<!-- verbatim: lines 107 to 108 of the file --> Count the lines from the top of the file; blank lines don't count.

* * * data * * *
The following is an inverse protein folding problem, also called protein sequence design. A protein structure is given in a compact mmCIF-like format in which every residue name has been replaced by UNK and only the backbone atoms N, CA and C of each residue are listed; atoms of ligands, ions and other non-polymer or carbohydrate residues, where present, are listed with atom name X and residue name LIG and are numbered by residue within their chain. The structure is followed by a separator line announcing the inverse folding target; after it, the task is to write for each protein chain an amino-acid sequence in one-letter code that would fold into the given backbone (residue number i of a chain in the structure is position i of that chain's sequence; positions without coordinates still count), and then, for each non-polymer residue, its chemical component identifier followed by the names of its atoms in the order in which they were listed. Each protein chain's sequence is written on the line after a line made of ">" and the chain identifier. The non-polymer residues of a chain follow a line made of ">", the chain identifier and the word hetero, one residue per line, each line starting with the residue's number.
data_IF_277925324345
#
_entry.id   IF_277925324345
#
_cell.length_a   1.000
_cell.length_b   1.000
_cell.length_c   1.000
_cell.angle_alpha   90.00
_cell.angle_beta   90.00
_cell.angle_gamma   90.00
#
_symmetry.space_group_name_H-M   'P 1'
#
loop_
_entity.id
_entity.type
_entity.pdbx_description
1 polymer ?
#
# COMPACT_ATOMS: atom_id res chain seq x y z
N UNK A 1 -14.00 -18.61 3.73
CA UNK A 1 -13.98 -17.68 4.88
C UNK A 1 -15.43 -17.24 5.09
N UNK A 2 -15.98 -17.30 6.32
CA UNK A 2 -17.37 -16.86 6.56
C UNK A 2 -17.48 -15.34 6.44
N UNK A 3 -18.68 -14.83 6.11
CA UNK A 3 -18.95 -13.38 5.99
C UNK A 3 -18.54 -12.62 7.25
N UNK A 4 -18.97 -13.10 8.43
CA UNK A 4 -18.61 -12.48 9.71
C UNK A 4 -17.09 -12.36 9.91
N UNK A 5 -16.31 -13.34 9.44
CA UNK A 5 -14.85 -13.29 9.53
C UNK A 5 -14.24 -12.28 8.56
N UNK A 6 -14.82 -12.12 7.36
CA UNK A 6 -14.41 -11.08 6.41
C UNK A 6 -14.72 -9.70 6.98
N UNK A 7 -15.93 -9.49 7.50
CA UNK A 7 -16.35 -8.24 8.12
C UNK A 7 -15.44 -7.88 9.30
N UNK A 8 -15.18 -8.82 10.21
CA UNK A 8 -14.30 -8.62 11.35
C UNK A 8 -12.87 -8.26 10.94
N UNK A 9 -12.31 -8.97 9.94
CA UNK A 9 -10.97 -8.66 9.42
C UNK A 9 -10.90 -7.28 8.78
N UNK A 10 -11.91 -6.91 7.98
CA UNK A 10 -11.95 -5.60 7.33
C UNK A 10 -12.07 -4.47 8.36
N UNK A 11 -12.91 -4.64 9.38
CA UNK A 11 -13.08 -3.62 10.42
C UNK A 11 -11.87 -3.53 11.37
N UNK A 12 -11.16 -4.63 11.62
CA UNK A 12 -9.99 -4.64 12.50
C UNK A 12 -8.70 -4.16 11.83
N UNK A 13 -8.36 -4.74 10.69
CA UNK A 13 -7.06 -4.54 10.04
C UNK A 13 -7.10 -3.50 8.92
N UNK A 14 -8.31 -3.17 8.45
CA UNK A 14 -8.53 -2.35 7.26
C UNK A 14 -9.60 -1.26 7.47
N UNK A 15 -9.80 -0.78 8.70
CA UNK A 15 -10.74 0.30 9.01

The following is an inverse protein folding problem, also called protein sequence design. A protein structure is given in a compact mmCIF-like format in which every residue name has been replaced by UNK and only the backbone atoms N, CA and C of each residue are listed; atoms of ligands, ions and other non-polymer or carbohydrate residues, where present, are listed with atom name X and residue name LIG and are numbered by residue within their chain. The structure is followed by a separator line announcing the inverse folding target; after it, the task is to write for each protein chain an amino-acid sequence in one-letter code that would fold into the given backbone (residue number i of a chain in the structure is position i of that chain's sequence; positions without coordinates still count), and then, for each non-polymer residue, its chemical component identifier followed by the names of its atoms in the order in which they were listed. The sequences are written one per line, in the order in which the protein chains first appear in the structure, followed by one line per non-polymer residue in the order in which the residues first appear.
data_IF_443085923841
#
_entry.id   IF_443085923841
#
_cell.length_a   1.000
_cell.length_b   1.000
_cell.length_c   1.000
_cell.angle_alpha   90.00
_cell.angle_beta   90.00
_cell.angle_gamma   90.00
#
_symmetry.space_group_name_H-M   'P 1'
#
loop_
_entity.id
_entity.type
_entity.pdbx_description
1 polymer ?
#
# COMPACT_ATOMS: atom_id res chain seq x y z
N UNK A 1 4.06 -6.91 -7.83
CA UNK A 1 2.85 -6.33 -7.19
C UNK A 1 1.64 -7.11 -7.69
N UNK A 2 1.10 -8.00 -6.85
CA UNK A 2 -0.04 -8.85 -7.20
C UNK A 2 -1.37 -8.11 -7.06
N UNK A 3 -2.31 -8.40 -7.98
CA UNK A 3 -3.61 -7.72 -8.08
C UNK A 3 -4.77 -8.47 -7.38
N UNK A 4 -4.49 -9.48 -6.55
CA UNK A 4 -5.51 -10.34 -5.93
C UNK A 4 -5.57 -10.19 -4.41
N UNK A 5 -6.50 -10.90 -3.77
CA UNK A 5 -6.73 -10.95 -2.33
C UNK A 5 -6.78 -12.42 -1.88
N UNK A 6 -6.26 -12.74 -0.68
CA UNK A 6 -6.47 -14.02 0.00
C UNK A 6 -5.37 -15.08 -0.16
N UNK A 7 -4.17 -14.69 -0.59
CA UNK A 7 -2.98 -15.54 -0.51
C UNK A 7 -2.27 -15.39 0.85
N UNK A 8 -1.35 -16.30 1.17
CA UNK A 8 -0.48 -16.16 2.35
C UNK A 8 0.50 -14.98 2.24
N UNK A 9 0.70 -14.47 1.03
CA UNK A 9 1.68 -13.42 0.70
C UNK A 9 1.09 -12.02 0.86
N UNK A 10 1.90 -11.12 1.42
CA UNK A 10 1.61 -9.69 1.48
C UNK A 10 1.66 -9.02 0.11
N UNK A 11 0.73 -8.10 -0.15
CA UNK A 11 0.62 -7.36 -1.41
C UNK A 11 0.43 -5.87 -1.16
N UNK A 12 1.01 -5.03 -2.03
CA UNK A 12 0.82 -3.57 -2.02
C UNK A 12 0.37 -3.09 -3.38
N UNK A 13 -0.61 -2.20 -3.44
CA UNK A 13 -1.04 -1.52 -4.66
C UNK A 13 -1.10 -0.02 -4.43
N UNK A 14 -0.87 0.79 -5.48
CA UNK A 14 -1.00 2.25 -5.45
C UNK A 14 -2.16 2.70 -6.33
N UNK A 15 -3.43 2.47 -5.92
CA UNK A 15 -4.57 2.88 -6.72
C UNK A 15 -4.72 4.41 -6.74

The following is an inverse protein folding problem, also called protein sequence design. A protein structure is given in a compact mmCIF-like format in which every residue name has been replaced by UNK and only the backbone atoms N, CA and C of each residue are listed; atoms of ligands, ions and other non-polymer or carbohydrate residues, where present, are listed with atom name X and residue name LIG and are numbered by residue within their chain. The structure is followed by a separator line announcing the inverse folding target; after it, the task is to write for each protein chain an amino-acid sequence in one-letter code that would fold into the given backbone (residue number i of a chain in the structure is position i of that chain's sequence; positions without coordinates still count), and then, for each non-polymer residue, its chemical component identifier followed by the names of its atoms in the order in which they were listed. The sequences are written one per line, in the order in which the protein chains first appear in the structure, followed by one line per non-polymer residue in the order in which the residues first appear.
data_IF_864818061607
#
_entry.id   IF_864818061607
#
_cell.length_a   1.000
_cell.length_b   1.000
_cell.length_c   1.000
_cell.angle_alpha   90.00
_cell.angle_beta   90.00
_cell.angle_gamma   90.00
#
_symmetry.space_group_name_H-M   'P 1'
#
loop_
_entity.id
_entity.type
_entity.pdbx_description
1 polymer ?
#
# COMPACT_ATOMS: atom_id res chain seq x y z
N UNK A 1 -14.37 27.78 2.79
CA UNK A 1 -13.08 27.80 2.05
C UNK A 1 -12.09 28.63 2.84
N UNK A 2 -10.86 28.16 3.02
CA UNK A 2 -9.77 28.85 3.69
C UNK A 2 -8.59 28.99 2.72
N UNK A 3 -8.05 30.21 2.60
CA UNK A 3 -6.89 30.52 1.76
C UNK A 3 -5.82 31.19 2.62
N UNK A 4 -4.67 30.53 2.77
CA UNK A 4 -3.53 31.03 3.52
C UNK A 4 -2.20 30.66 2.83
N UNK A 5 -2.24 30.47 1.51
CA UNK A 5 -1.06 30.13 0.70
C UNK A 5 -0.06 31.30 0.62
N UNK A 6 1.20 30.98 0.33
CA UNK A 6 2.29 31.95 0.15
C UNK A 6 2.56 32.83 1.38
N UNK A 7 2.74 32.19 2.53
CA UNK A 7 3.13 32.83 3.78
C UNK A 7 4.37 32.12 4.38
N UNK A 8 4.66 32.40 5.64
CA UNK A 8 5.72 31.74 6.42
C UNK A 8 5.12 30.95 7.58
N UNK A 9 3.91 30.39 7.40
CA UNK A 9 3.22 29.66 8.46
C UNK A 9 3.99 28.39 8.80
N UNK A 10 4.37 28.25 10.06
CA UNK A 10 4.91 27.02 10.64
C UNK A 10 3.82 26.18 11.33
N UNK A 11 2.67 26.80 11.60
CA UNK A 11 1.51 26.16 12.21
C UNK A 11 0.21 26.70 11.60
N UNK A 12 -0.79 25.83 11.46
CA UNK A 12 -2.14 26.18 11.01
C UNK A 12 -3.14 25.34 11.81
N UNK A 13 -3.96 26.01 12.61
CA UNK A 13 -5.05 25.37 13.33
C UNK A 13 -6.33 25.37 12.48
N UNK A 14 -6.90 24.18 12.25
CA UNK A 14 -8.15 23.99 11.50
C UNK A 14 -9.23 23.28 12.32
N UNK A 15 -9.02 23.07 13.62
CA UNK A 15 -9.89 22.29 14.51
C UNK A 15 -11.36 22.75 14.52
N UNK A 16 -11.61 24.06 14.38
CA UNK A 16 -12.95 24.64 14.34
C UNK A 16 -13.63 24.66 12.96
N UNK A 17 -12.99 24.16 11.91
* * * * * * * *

C UNK A 7 -2.27 -15.39 0.85
N UNK A 8 -1.35 -16.30 1.17